It happens sometimes: Your main character needs a vital piece of information that can only come from a third-party source. So you slip it into a newspaper story, or you put it into the mouth of a TV or radio reporter. There’s nothing wrong with that. But please note that writing credible journalistic prose means following some conventions – conventions that you would do well to follow, if you want to keep your journalist readers from howling, or sobbing brokenly, or reaching for the hooch. Or all three.
I worked as a broadcast journalist for 20 years, including a few years at the network level, before I quit the business and got a real job. I’ve distilled that experience into some pointers on how to make news stories in your novel more realistic.
Writing for broadcast is a little different from writing for print, but the principles behind both are the same. Let’s talk about those principles in the context of newspaper copy first.
The Five Ws and an H: Every news story needs to include these six elements: who, what, when, where, why, and how. As many of them as possible should come in what’s known in the vernacular as the “lede.” Some articles take hard ledes, like a story about a traffic accident, and some take soft ledes, like the ones in your newspaper’s lifestyle section or in a magazine. A soft lede can be several sentences long, and it can be pretty chatty: “When Jane Doe discovered the moldering manuscript in her attic, she had no idea it was about to make her rich. Sotheby’s today announced expert confirmation that Ms. Doe’s manuscript is an early draft of a play by Shakespeare. The manuscript is expected to fetch at least $225 million at auction Tuesday.”
But by and large, you will be writing hard news stories, and ledes for those are a single sentence long. In the case of Ms. Doe’s good fortune, the hard news lede might be: “Sotheby’s today set $225 million as the opening price for what experts confirm is an early draft of a Shakespearean play, to be auctioned in London Tuesday.” In each case, Sotheby’s is who, the manuscript is what, and Tuesday is when. The where is a little different, because the soft lede is concentrating on the discovery (in the Doe attic) while the hard lede is concentrating on the upcoming auction (in London). How and why are sometimes hard to fit into a lede, but they need to be included in the paragraphs that follow. (And by the way, newspaper paragraphs typically consist of just one or two sentences each.)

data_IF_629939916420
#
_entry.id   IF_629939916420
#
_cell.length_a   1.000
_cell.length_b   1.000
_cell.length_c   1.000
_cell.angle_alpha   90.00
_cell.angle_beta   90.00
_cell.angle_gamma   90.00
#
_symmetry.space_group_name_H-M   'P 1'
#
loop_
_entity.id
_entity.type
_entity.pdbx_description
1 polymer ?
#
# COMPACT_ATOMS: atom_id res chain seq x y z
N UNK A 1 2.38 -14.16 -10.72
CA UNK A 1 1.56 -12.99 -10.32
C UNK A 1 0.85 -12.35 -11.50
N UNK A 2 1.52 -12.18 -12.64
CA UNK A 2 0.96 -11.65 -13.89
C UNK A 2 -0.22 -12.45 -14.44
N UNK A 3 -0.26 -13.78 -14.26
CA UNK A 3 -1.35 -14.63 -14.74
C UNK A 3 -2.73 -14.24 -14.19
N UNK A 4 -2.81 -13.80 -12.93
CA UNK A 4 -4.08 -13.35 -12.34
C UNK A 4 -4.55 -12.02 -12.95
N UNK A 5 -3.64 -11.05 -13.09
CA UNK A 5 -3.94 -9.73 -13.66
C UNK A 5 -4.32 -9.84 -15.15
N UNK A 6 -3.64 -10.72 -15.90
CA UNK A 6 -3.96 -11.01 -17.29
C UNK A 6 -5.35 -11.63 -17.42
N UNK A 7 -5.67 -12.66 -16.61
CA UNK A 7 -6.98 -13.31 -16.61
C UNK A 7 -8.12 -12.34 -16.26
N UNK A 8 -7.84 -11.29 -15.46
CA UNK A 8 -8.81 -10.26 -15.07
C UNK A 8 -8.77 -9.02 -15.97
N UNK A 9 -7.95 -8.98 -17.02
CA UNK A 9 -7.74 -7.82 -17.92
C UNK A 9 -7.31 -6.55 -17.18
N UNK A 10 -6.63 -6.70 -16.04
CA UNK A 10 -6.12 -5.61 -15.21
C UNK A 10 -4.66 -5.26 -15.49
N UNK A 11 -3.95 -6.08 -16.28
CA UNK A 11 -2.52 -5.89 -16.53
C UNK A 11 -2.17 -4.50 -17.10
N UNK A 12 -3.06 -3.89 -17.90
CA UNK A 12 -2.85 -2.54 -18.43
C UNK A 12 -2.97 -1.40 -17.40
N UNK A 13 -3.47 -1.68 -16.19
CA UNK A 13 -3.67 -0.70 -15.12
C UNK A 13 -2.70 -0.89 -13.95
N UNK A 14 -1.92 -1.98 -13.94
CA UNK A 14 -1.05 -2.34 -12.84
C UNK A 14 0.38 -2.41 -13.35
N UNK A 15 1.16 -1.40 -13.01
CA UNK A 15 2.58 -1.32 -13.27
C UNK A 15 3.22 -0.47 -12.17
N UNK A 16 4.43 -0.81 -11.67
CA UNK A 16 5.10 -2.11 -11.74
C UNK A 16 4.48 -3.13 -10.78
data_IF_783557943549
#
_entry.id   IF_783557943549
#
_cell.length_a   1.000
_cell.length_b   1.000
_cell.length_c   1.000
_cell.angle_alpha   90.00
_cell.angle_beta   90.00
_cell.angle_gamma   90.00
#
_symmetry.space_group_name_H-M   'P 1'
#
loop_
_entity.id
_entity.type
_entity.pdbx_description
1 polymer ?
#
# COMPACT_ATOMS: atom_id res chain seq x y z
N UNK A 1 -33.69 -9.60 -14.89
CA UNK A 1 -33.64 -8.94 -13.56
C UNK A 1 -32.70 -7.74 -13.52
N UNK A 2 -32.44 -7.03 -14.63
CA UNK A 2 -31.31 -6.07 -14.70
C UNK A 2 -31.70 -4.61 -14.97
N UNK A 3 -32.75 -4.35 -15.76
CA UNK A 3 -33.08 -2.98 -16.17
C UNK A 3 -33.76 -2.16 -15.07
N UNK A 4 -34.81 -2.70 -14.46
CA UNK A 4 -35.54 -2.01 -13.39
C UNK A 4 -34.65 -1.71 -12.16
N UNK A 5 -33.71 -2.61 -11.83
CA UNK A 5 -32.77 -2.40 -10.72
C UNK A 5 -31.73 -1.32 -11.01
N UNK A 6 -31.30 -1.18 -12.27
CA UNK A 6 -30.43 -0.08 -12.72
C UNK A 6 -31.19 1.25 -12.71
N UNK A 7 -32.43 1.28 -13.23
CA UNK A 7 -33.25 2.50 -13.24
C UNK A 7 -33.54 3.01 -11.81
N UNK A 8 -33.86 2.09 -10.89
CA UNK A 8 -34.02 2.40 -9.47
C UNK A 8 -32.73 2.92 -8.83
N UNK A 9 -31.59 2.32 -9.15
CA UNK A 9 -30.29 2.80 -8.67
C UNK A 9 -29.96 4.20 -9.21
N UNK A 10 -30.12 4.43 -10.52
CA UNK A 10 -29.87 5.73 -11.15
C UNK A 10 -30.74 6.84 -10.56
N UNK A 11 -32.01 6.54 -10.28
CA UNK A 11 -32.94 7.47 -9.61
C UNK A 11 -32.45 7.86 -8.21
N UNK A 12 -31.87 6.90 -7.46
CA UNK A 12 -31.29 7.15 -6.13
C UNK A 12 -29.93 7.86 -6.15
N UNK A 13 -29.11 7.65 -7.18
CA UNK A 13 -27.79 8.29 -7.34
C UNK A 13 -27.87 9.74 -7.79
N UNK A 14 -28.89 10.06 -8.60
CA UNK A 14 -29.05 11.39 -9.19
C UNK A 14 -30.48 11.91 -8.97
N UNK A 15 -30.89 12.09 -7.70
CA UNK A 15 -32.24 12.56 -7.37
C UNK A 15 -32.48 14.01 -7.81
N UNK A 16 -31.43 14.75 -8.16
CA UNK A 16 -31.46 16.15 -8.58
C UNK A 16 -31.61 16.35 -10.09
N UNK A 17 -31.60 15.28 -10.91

Sez who?: Attribution is key. You need to make it crystal clear where your information is coming from – in every sentence. You can’t just say, “A Milton man was killed in a one-car accident early Saturday when his car left the road and overturned.” How do you know that? Who told you? The cops, probably. So you need to either start or end the sentence with “police said.”
This is important journalistic c.y.a. stuff. Let’s say you’re writing a political story. There’s a huge difference between saying, “Senator-elect Roe is a liar,” and saying, “The chairman of the Senate Banking Committee said, ‘Senator-elect Roe is a liar.’” The second one might get the chairman in trouble, but the first one could get you sued. (Although the first defense against libel is truth, so if the senator-elect really is a liar, you might have nothing to worry about. But let’s not get into libel law.)
Speaking of journalistic c.y.a., people sometimes wonder why “alleged” is used in news stories about criminal activity. After all, the cops have arrested the guy, people saw him at the scene, he’s confessed – why is the paper still calling him the “alleged” killer? Because he hasn’t been convicted yet, that’s why. And if the evidence is tainted, the witnesses are lying, the confession is thrown out, and the guy walks, well, it wouldn’t be the first time. A smart reporter keeps using weasel words until the perp is found guilty.
By the way: A judge hands down the sentence; a jury hands up the verdict. It’s because the judge sits higher than the jury does. (Now you can make fun of all the writers who get it wrong. You’re welcome.)
Write tight: As true as this is in fiction – and it is true in fiction – it’s geometrically truer in news copy. Sentences should not be complicated; stick to subject-verb-object construction. Avoid using adjectives. Don’t use adverbs at all; find a stronger verb instead. Root out all instances of “there is” and “there are” and kill them – they’re a red flag that you’re venturing into the passive voice.
As I said above, the rules are a little different for broadcast news. We’ll tackle those in part two.
Lynne Cantwell has written for CNN, the late lamented Mutual/NBC Radio News, and a bunch of radio and TV news outlets you have probably never heard of, including a defunct wire service called Zapnews. She also taught introductory TV production at American University. Lynne’s vast overeducation includes a journalism degree from Indiana University, a master’s degree in fiction writing from Johns Hopkins University, and a paralegal certificate. She currently lives near Washington, DC. Her third novel and her first urban fantasy, Seized: Book One of the Pipe Woman Chronicles, was released in March. You can learn more about Lynne at her blog, her Facebook page, and on her Amazon.com Author Central page.